No. 13-50257 D.C. No. 3:12-cr-02304-AJB-1
NOT FOR PUBLICATION
Appeal from the United States District Court
for the Southern District of California
Anthony J. Battaglia, District Judge, Presiding
Argued and Submitted June 5, 2014
Before: REINHARDT, FISHER, and MURGUIA, Circuit Judges.
Defendant-appellant Francisco Javier Lizarraga-Espinoza appeals his conviction after a jury trial under 8 U.S.C. § 1326(a) and (b) for illegal reentry after removal. We have jurisdiction under 28 U.S.C. § 1291, and we affirm.
Lizarraga-Espinoza contends that his two removal orders-one from 1998 and one from 2000-are invalid and thus cannot serve as the basis for prosecution under 8 U.S.C. § 1326. In order to collaterally attack a predicate removal order, a defendant must demonstrate, among other things, that the removal order was "fundamentally unfair." 8 U.S.C. § 1326(d); see also United States v. Pallares-Galan, 359 F.3d 1088, 1095 (9th Cir. 2004). For a removal order to be "fundamentally unfair," the removal proceedings must have violated the defendant's due process rights in a manner that caused prejudice-meaning that absent the due process violation some relief from removal would have been plausible. United States v. Barajas-Alvarado, 655 F.3d 1077, 1089 (9th Cir. 2011); United States v. Garcia-Martinez, 228 F.3d 956, 959-60 (9th Cir. 2000).
We assume without deciding that Lizarraga-Espinoza's 1998 removal order was invalid and cannot serve as the predicate removal order for his conviction. However, we conclude that the 2000 removal order is a valid predicate for his conviction. In 2000, Lizarraga-Espinoza sought admission into the United States without valid documentation and by falsely claiming citizenship. An immigration officer ordered him removed after an expedited removal proceeding. See 8 U.S.C. § 1225. Lizarraga-Espinoza now contends that he should have been treated as a lawful permanent resident (LPR) in 2000 and thus should not have been subjected to an expedited removal proceeding. See 8 C.F.R. § 235.3(b)(5)(ii). He further contends that such an error-having an expedited removal proceeding instead of a formal hearing before an immigration judge-causes prejudice per se.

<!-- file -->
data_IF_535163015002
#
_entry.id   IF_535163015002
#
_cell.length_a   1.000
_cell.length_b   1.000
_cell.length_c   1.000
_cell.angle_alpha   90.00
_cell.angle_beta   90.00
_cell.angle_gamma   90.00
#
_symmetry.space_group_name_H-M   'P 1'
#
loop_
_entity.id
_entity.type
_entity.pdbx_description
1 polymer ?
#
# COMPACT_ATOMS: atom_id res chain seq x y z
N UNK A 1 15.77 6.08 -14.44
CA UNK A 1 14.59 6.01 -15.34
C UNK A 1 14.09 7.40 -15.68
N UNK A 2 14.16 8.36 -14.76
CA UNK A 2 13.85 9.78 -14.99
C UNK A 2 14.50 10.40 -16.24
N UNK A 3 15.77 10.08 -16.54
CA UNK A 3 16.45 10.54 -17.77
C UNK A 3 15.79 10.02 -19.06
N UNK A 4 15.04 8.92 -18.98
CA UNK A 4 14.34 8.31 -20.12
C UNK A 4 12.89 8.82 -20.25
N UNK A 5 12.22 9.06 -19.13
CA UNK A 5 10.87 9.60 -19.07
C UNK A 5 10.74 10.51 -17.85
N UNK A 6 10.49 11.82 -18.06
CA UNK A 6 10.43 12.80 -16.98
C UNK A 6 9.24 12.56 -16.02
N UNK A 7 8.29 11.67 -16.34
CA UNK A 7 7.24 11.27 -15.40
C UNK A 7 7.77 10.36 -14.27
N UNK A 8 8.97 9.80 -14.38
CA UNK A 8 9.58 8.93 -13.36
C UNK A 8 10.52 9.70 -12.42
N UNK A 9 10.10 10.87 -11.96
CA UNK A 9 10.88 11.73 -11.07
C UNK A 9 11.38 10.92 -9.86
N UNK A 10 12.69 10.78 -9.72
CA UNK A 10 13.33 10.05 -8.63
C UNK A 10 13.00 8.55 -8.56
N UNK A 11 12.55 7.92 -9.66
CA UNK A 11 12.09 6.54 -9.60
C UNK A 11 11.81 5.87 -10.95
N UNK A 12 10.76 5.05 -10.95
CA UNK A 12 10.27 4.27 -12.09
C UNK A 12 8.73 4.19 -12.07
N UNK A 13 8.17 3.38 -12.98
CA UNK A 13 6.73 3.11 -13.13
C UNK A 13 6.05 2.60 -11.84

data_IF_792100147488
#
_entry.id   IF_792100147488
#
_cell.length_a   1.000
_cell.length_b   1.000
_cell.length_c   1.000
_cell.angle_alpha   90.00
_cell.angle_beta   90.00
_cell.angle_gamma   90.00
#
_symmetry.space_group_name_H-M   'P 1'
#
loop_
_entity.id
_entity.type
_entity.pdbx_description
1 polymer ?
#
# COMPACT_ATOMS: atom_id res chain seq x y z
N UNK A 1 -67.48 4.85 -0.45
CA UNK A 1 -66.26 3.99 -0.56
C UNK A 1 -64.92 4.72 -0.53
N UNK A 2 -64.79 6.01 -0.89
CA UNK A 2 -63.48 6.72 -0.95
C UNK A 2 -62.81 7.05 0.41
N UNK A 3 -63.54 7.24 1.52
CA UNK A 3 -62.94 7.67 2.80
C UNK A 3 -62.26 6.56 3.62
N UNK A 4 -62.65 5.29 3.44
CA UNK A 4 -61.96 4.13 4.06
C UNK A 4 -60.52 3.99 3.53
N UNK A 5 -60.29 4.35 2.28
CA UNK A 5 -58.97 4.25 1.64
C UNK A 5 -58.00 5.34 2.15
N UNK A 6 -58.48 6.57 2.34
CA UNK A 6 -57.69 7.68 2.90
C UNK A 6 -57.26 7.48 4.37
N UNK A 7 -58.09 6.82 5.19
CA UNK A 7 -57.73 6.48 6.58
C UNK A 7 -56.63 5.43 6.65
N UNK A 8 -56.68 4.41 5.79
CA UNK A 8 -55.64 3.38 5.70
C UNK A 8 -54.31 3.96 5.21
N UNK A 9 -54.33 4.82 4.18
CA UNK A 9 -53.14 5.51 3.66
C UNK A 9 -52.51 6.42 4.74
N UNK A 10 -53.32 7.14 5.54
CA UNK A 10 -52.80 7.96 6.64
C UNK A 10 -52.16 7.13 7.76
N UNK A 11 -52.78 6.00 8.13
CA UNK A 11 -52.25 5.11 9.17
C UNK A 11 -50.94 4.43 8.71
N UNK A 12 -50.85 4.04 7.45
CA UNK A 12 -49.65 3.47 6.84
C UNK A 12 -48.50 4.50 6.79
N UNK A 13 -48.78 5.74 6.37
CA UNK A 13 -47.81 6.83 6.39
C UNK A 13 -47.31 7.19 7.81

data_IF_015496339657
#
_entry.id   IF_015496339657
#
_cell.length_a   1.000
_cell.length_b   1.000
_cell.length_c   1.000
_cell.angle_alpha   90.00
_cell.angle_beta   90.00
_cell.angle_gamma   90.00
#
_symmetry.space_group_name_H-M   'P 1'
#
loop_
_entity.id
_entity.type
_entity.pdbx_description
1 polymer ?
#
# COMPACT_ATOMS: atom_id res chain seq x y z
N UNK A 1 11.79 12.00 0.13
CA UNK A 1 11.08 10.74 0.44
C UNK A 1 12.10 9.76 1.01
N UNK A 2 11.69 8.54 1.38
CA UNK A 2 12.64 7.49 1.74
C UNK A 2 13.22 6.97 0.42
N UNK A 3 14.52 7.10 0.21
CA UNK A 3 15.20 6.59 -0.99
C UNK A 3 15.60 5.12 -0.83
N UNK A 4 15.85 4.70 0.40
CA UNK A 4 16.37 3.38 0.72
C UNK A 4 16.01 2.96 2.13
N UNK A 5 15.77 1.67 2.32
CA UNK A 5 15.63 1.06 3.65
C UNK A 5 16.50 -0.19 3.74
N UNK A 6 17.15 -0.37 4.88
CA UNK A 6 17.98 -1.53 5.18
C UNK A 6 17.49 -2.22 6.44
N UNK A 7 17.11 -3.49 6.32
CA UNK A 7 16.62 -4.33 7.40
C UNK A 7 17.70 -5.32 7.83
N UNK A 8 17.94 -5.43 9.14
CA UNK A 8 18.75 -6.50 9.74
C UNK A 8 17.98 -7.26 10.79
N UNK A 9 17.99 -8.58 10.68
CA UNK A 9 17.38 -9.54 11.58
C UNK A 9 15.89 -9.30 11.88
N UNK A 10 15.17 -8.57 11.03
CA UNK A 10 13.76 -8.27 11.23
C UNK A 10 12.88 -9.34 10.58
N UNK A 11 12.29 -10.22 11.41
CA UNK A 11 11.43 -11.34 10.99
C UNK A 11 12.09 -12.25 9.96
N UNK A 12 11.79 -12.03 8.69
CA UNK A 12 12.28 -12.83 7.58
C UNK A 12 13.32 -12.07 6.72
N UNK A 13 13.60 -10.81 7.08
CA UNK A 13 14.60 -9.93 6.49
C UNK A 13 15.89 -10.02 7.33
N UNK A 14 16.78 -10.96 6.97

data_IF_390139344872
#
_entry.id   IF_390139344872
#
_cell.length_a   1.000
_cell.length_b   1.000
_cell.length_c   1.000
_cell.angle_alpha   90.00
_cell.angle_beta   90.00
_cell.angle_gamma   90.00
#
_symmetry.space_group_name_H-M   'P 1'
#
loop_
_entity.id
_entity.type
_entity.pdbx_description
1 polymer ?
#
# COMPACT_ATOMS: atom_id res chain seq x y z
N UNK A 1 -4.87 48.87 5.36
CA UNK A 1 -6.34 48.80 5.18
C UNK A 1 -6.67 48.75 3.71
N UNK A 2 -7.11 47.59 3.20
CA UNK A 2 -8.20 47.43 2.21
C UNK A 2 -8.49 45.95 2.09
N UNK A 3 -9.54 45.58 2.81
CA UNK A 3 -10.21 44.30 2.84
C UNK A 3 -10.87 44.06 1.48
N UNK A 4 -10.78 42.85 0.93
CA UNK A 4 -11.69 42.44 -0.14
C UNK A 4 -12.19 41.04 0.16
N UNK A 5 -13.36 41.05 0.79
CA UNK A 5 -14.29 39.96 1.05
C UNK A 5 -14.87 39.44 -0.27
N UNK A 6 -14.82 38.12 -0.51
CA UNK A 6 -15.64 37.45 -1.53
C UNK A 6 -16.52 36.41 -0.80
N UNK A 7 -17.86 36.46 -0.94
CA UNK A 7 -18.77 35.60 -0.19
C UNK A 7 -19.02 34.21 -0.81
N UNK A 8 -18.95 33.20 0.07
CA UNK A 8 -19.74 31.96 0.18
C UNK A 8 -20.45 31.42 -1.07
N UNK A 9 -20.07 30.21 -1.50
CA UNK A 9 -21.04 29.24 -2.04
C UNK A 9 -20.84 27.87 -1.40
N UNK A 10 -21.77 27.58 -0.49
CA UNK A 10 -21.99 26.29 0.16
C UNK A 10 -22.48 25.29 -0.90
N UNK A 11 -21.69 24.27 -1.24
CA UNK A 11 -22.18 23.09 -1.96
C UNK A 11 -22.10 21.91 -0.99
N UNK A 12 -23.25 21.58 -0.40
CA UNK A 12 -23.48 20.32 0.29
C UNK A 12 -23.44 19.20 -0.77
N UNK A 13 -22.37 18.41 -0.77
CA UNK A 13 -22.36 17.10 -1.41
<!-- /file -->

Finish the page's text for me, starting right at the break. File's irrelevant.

First, Lizarraga-Espinoza offers no authority for the contention that a defendant improperly denied a formal immigration hearing need not show prejudice, and we have consistently required a showing of actual prejudice. See Garcia-Martinez, 228 F.3d at 964. Second, Lizarraga-Espinoza can show no prejudice from the entry of the removal order in 2000; regardless of the nature of the proceedings afforded him, he had no plausible form of relief from that removal order. He had been convicted in 1996 of a crime of violence and had been given a suspended sentence of three years in jail. Thus, by 2000, Lizarraga-Espinoza was an aggravated felon. See 8 U.S.C. § 1101(a)(43)(F). As an aggravated felon, Lizarraga-Espinoza was ineligible for relief from removal even if he had been treated as an LPR and placed in formal removal proceedings. See, e.g., United States v. Sandoval-Orellana, 714 F.3d 1174, 1181 (9th Cir. 2013) (holding that the district court correctly denied a motion to dismiss a § 1326 indictment where the defendant "was ineligible for discretionary relief as an aggravated felon"); see also 8 U.S.C. § 1227(a)(2)(A)(iii) ("Any alien who is convicted of an aggravated felony at any time after admission is deportable."). Because he cannot show that relief was plausible in 2000, Lizarraga-Espinoza cannot demonstrate that his 2000 removal order was fundamentally unfair. His challenge to his 8 U.S.C. § 1326 conviction thus fails.